The feeding ecology of three species of North Queensland Upland rainforest ringtail possums, Hemibelideus lemuroides, Pseudocheirus herbertensis and Pseudocheirus archeri (marsupialia: petauridae)

Goudberg, Nicole Joanna (1990) The feeding ecology of three species of North Queensland Upland rainforest ringtail possums, Hemibelideus lemuroides, Pseudocheirus herbertensis and Pseudocheirus archeri (marsupialia: petauridae). PhD thesis, James Cook University.

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Abstract

The feeding behaviour of three species of upland rainforest ringtail possums (Hemibelideus lemuroides, Pseudocheirus herbertensis and P. archeri) was studied in the field for 30 months in 1982, 1983 and 1985. They were found to be selective folivores, choosing diverse diets that changed with the phenology of favoured food species. Mature leaves constituted the bulk of the diet of P. archeri and H. lemuroides, while P. herbertensis ate more young leaves. Tree species and seasonal food items (young leaves, fruits, flowers) were not exploited in the same proportion in which they occurred. Rather, condensed tannin and fibre content determined whether they were included in the diet. Protein was not an important correlate to species feeding preferences although P. herbertensis selected a higher protein diet than the other species. H. lemuroides selected for a low fibre diet, and P. archeri selected for high fibre.

Both P. herbertensis and P. archeri preferred to feed on continuously leafing tree species. The diets of all three species became more specialized during the more difficult dry season, and became increasingly opportunistic during the wet season when there was more suitable food available. Foods were partitioned almost completely at the species and item levels. No interference competition for food between or within the three possum species was ever observed.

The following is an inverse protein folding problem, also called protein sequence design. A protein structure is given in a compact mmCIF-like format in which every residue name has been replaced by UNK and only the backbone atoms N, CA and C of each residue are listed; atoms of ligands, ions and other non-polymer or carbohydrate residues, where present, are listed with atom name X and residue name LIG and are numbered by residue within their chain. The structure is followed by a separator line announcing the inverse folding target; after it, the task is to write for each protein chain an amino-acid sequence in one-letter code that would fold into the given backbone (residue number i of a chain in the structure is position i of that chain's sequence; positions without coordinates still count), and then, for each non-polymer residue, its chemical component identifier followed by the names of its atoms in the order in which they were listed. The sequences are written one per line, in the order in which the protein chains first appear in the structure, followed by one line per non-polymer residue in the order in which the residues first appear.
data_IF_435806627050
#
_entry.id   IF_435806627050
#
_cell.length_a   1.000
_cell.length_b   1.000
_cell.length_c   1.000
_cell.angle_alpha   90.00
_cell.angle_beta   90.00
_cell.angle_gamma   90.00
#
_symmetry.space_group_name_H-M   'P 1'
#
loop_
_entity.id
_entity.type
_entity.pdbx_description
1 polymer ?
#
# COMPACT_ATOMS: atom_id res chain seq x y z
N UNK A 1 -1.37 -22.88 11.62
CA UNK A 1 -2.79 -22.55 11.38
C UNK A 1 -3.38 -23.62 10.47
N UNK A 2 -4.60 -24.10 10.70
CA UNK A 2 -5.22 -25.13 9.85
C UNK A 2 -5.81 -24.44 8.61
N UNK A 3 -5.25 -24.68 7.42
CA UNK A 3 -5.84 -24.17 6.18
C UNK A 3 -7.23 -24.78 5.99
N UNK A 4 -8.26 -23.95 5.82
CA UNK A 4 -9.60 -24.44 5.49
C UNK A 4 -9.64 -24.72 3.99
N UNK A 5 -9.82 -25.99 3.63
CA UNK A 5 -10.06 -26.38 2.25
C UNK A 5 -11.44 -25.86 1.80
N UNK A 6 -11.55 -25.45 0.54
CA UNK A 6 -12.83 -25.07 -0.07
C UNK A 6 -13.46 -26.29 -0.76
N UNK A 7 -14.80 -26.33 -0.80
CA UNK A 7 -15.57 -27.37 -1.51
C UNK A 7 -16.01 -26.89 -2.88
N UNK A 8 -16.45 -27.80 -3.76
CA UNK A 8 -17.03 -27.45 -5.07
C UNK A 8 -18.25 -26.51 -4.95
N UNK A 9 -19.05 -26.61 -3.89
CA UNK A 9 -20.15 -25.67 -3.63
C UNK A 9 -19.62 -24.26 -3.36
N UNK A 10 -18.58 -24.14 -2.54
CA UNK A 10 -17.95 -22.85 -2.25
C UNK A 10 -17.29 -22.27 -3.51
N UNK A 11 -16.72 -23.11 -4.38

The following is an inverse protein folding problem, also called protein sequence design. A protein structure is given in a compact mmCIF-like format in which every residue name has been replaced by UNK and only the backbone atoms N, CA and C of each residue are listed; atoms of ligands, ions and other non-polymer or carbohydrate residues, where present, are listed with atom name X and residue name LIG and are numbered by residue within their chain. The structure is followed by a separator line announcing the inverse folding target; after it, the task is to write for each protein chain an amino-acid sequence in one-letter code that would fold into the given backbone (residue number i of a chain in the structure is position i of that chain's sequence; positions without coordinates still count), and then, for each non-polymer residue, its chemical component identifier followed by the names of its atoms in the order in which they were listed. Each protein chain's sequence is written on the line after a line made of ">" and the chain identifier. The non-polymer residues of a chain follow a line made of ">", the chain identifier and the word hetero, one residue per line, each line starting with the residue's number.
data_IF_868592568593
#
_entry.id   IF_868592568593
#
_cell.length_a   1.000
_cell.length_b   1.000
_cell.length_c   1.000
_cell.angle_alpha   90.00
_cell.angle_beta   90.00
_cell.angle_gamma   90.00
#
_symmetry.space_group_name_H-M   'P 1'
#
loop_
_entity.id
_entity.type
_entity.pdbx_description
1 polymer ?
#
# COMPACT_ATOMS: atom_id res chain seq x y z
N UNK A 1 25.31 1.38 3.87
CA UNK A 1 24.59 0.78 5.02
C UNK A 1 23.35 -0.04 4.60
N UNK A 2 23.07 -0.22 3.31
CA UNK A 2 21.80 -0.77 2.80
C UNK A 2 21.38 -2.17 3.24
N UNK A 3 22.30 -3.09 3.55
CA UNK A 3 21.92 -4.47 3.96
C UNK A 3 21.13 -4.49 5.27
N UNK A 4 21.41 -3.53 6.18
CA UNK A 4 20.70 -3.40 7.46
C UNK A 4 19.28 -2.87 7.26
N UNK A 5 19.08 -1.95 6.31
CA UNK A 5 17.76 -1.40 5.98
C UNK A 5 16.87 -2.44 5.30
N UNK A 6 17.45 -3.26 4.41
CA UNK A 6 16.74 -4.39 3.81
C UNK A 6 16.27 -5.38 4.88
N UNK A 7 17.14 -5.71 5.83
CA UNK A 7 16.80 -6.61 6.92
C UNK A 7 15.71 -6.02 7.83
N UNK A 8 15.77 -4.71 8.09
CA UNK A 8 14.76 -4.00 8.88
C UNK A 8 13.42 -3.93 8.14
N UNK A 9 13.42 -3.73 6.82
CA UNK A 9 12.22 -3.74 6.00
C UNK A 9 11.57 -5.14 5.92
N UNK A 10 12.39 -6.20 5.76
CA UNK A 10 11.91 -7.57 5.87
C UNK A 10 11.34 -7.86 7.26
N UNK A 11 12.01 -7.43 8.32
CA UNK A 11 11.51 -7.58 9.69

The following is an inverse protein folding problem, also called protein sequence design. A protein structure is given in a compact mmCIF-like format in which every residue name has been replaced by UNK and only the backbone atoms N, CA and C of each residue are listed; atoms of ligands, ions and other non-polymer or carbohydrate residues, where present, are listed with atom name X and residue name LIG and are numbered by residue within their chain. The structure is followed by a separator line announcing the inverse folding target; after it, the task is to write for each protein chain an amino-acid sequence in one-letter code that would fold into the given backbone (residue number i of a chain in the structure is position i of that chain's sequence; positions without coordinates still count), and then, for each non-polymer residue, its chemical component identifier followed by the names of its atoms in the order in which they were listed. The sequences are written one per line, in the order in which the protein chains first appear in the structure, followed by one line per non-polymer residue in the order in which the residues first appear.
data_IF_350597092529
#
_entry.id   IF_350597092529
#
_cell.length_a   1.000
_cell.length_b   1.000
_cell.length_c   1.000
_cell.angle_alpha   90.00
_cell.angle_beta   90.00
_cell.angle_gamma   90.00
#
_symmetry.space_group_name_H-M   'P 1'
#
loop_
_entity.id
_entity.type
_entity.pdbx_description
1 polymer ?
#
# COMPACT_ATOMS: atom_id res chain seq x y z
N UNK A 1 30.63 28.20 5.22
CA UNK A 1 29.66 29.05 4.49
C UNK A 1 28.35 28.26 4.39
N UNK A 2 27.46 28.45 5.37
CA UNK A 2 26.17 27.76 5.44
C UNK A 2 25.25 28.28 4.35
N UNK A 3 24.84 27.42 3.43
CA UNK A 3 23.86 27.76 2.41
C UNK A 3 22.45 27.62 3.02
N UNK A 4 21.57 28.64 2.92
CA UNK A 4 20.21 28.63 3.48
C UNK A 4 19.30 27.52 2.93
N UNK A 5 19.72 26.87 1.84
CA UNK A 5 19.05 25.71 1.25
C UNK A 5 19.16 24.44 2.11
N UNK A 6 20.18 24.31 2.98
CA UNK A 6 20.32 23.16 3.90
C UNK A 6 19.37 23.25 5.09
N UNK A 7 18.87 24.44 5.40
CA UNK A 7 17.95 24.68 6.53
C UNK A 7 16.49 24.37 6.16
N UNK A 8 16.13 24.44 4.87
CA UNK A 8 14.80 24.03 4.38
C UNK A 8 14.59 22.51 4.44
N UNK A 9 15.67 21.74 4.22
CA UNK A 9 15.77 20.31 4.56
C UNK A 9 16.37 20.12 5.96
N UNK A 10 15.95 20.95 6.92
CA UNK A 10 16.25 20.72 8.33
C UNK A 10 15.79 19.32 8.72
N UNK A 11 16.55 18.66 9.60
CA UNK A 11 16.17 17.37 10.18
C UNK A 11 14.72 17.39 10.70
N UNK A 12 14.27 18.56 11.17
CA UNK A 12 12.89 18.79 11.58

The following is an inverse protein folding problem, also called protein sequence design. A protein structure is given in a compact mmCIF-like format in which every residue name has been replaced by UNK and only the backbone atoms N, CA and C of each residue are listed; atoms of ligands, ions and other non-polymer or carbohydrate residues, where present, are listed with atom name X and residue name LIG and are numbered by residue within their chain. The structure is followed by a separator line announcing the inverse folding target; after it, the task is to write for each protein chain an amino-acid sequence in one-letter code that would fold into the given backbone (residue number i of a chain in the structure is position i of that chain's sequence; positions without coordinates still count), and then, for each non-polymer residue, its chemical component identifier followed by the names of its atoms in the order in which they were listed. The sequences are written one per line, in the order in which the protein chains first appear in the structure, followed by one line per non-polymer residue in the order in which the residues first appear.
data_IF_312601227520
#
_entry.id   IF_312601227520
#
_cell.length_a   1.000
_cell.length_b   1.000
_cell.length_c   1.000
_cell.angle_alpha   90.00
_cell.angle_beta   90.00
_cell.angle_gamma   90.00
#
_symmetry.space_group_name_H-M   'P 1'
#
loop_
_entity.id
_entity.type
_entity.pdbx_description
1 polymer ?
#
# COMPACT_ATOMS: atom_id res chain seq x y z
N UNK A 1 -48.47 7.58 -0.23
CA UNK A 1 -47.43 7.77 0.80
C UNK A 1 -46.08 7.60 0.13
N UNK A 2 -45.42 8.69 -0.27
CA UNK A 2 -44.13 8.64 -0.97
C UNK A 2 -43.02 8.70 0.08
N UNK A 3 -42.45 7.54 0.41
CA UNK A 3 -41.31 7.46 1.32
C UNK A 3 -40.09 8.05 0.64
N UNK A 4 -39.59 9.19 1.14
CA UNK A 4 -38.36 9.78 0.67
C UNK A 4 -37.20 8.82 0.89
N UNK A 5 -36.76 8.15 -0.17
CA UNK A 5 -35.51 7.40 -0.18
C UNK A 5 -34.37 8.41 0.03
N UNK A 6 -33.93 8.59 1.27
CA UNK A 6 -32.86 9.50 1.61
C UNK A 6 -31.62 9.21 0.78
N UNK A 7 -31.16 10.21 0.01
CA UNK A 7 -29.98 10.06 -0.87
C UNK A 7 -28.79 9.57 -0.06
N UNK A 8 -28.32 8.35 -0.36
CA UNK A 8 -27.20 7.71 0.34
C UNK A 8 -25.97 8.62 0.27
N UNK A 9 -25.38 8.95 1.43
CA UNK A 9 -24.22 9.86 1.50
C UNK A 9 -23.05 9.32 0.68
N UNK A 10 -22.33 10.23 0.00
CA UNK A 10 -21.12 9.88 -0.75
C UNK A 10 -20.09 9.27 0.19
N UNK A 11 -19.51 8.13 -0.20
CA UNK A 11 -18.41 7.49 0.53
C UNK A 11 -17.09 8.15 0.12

The field energy requirements of P. herbertensis and H. lemuroides were determined by the doubly labelled water method during September-October 1985 (spring). Although both rainforest species have a similar food intake, H. lemuroides uses more energy for free existence than P. herbertensis, and obtains extra energy from a significantly higher quality diet than P. herbertensis. Behavioural adaptations reduce the energy needs of all three species.

Item ID: 24106
Item Type: Thesis (PhD)
Keywords: diet; energetics; food preferences; Hemibelideus; Longlands Gap State Forest; Pseudocheirus; rain forests; rainforests; ringtail possums
Date Deposited: 13 Dec 2012 11:46
FoR Codes: 06 BIOLOGICAL SCIENCES > 0602 Ecology > 060201 Behavioural Ecology @ 50%
06 BIOLOGICAL SCIENCES > 0608 Zoology > 060801 Animal Behaviour @ 50%
SEO Codes: 96 ENVIRONMENT > 9608 Flora, Fauna and Biodiversity > 960806 Forest and Woodlands Flora, Fauna and Biodiversity @ 100%
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